Yes, of course, that one. Like I said, the opening and closing ceremonies are often exactly right. At his first Summer Camp, my son spent 45 minutes watching the Camp staff sing Vespers (or…well, I'm not sure what song it was, but they were all in a huddle, swaying and singing together, for a long time) after everyone else had left the Campfire. I stayed behind, out of sight, to watch and make sure he made it back to camp OK, as no one but I noticed that he had left himself behind. He was entranced. It was kind of magical.

48 minutes ago, Treflienne said:

And I know a bunch of Girl Scout songs of that ilk that my daughter tells me we cannot sing in Scouts BSA.  ("On my honor",  "Girl Scouts Together", "Green Beret" . . .)

There's a Boy Scout version of "On My Honor," at any rate. Thanks, that's just exactly the sort of thing I was looking for.

Edited by Calion

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Calion, your point is well taken.   What might be sought is a good story teller.  A Scout Aesop, or Chief Longinthetooth (as he was known back when). Or even Mr. Scouter.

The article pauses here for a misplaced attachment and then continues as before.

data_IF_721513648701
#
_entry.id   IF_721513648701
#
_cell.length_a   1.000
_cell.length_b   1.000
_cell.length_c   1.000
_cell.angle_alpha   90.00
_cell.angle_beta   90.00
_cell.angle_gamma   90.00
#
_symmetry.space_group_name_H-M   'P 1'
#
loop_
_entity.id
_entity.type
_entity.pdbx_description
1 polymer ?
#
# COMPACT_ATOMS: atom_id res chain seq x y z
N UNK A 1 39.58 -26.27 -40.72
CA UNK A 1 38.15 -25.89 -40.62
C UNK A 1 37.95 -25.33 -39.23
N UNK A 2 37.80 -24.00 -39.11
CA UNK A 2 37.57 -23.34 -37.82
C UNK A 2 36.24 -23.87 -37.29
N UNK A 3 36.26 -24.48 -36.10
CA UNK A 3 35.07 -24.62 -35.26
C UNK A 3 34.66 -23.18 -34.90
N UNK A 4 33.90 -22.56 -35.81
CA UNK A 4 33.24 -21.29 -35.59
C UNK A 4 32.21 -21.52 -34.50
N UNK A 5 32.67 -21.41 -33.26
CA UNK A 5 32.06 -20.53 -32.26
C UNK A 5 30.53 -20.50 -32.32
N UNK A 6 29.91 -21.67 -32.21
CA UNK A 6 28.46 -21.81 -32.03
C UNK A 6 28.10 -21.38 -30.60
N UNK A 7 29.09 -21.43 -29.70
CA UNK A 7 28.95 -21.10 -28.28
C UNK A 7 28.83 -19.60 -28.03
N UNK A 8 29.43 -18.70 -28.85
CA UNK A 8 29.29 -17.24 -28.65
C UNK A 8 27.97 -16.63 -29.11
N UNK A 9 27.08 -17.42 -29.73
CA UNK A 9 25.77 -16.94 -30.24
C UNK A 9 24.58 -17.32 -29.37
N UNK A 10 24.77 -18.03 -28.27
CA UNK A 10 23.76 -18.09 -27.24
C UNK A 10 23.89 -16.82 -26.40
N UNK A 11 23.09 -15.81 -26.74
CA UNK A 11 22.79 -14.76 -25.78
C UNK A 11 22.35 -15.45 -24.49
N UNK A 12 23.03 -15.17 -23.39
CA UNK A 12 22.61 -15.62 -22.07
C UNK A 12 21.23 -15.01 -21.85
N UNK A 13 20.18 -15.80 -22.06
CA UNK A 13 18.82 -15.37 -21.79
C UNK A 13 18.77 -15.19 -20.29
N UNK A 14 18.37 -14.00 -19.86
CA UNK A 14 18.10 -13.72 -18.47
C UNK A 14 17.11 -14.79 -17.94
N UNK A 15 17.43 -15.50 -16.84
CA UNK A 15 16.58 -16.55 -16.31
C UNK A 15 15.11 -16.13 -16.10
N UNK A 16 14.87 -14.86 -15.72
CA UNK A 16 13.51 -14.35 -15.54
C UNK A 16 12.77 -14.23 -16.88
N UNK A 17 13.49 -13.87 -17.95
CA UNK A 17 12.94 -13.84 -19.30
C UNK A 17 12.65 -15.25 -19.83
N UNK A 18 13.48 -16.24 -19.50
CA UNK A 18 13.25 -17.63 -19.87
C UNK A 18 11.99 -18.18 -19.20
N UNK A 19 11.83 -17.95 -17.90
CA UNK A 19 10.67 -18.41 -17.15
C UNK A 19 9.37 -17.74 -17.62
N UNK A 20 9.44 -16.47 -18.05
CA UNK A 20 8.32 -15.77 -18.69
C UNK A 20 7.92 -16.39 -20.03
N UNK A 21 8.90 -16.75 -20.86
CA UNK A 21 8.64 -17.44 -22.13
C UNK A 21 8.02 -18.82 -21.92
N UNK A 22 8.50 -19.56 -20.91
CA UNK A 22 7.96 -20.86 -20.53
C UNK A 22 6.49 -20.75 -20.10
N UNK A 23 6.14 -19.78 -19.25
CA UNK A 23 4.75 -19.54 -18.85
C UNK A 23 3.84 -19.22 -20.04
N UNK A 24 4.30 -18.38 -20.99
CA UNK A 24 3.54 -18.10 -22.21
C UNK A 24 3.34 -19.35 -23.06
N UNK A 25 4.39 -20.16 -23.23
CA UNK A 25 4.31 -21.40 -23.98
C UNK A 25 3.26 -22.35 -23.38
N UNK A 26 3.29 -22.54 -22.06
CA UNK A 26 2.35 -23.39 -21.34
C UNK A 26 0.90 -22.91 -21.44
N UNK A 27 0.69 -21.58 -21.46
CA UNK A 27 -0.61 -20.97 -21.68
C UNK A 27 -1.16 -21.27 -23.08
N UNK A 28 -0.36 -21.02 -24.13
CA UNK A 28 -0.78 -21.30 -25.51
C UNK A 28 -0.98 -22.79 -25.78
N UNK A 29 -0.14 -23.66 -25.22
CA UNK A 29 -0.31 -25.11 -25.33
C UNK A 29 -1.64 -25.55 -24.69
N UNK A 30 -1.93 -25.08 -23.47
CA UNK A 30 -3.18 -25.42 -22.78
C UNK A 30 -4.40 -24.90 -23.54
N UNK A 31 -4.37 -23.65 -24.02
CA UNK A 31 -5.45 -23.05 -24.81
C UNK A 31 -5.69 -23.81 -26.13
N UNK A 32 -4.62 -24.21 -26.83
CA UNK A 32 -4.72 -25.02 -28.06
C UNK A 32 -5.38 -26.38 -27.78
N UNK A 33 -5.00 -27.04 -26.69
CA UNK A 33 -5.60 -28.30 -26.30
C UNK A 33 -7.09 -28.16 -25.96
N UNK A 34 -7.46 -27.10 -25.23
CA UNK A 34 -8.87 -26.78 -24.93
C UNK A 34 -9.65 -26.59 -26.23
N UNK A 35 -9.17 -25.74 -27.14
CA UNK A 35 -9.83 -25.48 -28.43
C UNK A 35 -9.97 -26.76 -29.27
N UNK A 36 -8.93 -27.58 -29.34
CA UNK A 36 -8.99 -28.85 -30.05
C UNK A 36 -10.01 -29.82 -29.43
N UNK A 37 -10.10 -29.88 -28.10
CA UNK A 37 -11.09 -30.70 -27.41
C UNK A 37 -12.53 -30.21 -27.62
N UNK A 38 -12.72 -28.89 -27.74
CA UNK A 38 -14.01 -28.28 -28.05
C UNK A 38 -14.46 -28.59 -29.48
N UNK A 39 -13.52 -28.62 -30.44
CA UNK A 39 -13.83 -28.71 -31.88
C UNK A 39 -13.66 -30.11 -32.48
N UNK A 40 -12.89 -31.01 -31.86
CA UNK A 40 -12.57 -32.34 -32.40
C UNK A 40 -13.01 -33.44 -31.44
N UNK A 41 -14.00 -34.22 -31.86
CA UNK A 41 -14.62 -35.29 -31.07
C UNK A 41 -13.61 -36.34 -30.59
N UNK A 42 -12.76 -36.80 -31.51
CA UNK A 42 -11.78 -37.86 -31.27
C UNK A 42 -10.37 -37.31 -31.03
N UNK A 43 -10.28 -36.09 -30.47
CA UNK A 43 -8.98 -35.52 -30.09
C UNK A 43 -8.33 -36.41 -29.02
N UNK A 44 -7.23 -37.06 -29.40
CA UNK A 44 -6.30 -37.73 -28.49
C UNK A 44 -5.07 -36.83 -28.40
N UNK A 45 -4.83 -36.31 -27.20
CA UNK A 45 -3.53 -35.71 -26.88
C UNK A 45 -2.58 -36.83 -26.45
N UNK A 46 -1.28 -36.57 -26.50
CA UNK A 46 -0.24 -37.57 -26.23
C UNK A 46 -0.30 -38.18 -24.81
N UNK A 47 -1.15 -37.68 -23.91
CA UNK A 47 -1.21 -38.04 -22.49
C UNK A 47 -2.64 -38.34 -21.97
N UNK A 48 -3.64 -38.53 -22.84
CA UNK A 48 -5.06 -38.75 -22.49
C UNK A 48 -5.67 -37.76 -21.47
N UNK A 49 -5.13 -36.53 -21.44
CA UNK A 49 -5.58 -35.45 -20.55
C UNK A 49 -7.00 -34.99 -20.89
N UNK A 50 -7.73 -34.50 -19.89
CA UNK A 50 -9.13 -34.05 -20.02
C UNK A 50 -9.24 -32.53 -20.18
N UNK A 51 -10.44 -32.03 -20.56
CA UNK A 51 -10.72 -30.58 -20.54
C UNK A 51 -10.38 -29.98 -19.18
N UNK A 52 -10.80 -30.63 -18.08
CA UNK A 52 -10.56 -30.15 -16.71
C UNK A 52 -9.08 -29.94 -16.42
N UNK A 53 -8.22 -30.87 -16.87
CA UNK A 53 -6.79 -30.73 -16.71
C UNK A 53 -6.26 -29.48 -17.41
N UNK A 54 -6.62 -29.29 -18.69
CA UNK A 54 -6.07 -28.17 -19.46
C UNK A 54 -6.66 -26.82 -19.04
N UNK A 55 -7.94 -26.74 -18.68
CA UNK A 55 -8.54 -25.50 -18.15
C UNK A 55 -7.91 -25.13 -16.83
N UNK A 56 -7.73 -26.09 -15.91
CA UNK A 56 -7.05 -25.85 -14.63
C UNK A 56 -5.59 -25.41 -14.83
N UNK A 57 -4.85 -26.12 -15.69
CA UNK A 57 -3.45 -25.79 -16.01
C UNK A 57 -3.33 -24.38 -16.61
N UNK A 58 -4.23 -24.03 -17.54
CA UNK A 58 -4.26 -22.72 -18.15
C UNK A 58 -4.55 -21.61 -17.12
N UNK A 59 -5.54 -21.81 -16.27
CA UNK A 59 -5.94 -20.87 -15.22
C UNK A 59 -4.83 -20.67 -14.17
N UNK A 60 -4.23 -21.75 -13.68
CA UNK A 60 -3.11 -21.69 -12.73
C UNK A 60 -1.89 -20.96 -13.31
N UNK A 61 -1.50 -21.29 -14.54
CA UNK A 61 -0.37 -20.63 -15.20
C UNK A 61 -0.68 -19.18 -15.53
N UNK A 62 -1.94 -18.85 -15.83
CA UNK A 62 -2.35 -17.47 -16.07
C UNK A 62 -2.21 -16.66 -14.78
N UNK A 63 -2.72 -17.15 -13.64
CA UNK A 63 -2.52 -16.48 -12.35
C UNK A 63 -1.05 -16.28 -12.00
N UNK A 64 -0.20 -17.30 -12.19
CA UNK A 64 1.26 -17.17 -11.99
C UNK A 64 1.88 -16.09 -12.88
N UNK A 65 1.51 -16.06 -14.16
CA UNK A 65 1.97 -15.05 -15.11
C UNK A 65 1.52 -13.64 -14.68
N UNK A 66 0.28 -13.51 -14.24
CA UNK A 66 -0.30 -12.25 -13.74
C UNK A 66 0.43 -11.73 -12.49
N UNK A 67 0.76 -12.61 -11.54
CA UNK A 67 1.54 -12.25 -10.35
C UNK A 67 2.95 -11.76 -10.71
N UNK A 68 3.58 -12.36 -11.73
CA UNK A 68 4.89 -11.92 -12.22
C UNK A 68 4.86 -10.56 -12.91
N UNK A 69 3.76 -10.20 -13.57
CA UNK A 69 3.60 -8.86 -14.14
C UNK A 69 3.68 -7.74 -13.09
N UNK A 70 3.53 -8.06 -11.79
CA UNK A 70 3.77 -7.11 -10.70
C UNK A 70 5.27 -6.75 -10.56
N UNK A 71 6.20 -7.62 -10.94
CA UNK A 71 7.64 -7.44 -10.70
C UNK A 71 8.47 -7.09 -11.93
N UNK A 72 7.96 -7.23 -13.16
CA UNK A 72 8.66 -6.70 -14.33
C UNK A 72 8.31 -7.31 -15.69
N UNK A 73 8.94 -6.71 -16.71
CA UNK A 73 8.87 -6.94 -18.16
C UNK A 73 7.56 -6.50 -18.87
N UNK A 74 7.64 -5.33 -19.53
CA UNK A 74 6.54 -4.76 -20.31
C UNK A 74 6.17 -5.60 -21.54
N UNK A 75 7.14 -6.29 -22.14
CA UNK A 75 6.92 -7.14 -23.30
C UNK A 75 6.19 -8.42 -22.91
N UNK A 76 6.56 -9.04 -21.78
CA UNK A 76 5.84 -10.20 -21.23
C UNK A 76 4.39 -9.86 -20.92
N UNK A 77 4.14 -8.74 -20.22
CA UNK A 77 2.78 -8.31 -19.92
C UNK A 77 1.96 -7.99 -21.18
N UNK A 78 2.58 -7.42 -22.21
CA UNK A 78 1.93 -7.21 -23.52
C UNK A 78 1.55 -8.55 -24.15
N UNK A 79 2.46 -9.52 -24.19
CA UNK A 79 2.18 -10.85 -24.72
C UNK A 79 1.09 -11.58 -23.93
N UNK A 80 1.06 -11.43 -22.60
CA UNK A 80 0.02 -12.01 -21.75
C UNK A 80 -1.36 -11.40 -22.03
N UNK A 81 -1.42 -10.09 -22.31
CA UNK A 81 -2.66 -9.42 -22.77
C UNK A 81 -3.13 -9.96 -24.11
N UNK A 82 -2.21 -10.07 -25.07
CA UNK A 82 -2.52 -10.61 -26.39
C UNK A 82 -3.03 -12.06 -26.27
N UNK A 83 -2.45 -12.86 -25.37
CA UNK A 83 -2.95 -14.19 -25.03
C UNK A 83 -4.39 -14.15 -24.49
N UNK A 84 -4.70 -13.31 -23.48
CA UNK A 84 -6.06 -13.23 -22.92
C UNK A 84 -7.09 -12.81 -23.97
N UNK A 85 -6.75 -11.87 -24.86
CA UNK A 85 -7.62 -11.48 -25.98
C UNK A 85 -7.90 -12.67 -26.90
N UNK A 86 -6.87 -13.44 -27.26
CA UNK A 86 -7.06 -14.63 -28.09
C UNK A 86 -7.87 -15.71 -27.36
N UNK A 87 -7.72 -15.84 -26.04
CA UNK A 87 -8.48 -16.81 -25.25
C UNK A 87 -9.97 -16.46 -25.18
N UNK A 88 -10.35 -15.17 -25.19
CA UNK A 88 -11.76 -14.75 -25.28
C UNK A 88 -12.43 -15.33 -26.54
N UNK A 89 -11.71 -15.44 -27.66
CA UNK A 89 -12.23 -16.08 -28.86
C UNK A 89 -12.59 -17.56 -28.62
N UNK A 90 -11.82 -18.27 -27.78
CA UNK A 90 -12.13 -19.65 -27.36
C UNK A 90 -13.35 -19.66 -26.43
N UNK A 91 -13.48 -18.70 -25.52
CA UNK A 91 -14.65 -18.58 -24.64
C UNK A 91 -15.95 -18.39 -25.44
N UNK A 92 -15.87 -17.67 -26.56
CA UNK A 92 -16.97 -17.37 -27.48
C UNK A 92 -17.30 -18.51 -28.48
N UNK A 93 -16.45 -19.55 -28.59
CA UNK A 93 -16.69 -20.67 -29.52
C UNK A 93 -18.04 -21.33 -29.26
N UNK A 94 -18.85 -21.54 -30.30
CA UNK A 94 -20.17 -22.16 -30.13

Many the time, we heard a story recited from a Native American background, or the Campfire Ash Tradition, told from a history/ecology/memory perspective.  Ernest Thompson Seton recorded many "stories with a moral" that are written long, but can be shortened by a talented story teller.  Anansi the trickster of west Africa makes a good moral lesson story.  Look to your library for these.  

A Scouter walking before a campfire, telling a story well, pointing and challenging the Scouts, can be the cap to a otherwise "just another funny campfire".   Robert Service wrote poem/stories for just this purpose. 

 

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48 minutes ago, qwazse said:

Any chance, was the group Saltworks Theatre? A friend founded it and since moved on to more trivial activities on and off Broadway. He still tries to line up time to perform for school groups.